Walmart is not the only competitor grocers have to look out for. When Darden Restaurants reported last week that it expects one-fifth of its Olive Garden chain’s sales will come from takeout as it initiates home delivery, grocery store operators near any of those nearly 850 locations should have taken note.
That could mean losing another $125,000 in sales a year if their customers decide to have their dinner delivered by Olive Garden. According to the company, Olive Garden takeout sales already account for 10% of its revenue – or about $125,000 per unit. So combined each unit could average $250,000 in sales for food consumed off premises. Meals that likely were previously purchased in ingredient form or prepared at their local supermarket.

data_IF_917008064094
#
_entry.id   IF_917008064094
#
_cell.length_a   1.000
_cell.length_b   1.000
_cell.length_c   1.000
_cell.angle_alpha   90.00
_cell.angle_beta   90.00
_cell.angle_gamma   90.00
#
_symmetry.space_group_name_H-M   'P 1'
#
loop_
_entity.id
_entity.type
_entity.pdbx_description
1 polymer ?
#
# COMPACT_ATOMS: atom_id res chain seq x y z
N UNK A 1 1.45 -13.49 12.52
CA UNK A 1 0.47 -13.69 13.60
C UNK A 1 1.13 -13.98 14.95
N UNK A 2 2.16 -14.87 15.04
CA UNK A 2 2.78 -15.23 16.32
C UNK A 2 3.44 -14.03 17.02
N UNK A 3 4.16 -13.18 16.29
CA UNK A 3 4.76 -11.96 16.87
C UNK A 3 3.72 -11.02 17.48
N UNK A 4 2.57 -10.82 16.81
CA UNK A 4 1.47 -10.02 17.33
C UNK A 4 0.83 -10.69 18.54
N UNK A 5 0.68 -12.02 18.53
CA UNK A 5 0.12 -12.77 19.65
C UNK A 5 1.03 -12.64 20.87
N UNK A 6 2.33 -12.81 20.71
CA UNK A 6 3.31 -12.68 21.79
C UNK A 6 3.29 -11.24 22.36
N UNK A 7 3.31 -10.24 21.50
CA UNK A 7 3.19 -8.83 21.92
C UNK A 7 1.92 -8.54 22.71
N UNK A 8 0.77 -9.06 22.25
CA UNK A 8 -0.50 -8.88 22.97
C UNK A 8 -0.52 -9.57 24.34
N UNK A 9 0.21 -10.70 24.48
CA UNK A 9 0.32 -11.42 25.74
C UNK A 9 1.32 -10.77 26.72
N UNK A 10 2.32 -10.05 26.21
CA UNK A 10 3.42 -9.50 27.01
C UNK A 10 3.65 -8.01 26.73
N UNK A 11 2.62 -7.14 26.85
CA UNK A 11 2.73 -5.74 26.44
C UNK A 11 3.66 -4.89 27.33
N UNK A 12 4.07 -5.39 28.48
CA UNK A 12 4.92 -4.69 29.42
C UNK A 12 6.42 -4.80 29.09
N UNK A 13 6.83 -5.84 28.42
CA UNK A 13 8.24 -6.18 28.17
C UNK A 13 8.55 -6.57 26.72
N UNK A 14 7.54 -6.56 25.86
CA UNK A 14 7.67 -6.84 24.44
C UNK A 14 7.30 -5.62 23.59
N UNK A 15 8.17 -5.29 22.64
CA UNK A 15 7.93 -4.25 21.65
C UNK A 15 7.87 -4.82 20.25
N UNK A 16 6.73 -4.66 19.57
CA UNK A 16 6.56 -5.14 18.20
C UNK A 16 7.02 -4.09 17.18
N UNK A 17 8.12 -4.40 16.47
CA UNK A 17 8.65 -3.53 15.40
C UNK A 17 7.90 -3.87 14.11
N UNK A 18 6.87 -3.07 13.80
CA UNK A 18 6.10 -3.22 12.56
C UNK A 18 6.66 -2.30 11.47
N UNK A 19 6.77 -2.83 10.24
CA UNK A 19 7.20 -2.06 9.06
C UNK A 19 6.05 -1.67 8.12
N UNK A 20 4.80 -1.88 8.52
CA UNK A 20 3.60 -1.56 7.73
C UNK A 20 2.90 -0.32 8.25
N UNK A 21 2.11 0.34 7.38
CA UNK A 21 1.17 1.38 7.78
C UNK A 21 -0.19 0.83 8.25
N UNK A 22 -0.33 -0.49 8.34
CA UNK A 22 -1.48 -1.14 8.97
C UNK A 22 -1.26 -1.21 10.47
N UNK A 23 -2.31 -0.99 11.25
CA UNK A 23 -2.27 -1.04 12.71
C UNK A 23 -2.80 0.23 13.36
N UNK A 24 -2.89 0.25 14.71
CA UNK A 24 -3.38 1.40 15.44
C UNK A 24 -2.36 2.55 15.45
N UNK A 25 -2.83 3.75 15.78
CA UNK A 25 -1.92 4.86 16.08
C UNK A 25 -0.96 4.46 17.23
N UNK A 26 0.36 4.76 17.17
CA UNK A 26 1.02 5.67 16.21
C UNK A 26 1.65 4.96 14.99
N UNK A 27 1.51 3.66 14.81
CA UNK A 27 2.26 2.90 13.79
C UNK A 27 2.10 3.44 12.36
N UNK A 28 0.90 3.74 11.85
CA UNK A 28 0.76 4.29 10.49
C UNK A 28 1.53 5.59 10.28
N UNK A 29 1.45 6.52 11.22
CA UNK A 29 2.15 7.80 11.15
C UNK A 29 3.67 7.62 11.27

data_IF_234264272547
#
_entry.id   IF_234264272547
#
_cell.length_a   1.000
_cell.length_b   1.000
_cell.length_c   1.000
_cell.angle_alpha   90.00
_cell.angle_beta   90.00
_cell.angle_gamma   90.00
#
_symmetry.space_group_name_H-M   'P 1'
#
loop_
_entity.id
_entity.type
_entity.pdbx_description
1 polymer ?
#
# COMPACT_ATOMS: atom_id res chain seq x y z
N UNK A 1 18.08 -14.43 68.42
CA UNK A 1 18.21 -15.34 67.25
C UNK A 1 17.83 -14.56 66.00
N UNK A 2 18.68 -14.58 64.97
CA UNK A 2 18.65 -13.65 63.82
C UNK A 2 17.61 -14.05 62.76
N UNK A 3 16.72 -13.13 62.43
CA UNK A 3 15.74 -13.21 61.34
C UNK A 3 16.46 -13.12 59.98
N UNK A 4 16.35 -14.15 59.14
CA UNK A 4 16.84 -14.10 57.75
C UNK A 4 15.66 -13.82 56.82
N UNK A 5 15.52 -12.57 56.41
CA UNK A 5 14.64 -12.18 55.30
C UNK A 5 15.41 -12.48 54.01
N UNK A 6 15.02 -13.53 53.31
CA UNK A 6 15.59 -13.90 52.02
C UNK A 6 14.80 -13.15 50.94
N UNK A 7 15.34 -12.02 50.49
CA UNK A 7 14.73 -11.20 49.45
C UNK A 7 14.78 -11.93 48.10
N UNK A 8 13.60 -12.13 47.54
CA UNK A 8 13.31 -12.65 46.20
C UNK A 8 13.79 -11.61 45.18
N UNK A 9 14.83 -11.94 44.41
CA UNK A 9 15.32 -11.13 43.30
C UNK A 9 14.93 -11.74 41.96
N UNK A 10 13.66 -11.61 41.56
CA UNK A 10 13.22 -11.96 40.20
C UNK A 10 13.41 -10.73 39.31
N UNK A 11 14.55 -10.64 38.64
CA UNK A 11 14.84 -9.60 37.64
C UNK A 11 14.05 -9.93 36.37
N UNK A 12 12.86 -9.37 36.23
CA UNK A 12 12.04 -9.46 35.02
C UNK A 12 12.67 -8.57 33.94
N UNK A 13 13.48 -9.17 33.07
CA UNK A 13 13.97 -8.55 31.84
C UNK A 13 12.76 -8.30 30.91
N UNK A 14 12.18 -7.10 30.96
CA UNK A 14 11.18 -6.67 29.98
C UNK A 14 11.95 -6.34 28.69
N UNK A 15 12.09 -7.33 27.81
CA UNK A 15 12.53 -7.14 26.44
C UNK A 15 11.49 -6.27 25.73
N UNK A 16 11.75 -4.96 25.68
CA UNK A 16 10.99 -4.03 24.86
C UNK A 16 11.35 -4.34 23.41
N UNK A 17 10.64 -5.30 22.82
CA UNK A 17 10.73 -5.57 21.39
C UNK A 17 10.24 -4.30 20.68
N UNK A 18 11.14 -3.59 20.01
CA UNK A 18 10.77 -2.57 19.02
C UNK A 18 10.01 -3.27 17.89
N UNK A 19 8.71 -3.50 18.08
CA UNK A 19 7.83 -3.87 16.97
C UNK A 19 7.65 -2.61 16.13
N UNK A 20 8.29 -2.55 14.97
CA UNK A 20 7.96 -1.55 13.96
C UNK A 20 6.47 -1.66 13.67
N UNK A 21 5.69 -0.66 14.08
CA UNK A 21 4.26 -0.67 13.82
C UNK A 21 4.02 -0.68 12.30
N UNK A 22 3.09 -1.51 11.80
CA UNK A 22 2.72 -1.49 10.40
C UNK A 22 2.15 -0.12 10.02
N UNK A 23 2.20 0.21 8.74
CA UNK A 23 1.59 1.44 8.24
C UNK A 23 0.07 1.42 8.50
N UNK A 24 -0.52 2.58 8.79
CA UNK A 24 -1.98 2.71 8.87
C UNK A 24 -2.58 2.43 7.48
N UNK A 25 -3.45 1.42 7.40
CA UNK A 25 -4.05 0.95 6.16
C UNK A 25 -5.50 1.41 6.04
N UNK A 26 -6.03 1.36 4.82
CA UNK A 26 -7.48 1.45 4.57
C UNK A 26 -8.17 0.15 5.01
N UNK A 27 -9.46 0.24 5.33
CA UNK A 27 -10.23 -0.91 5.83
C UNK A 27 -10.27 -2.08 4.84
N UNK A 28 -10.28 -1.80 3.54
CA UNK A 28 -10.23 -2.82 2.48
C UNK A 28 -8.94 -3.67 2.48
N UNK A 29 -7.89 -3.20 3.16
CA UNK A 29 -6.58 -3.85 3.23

So the prediction by Willard Bishop at The Food Institute Future of Food Retailing webinar on June 17th that traditional grocery stores will see their share of food sales slip to just 36.8% by 2019 from 39% currently, gains significant perspective. To see a recording of that webinar, click here.
Ninety-eight bankruptcies were filed by companies with at least $50 million in liabilities year-to-date, the highest since 2009, reported Bloomberg (May 28).read more
A former president of The Food Institute, Brian has been interviewed on consumer and food industry trends on a number of television programs, including Fox News, The Today Show, NBC News, the CBS Evening News and the PBS Nightly Business Report, and quoted in publications ranging from The Wall Street Journal and New York Times to Supermarket News, Progressive Grocer and Food Processing magazine. He has also been a frequent guest on various Public radio programs discussing food prices, mergers & acquisitions, and other industry issues.
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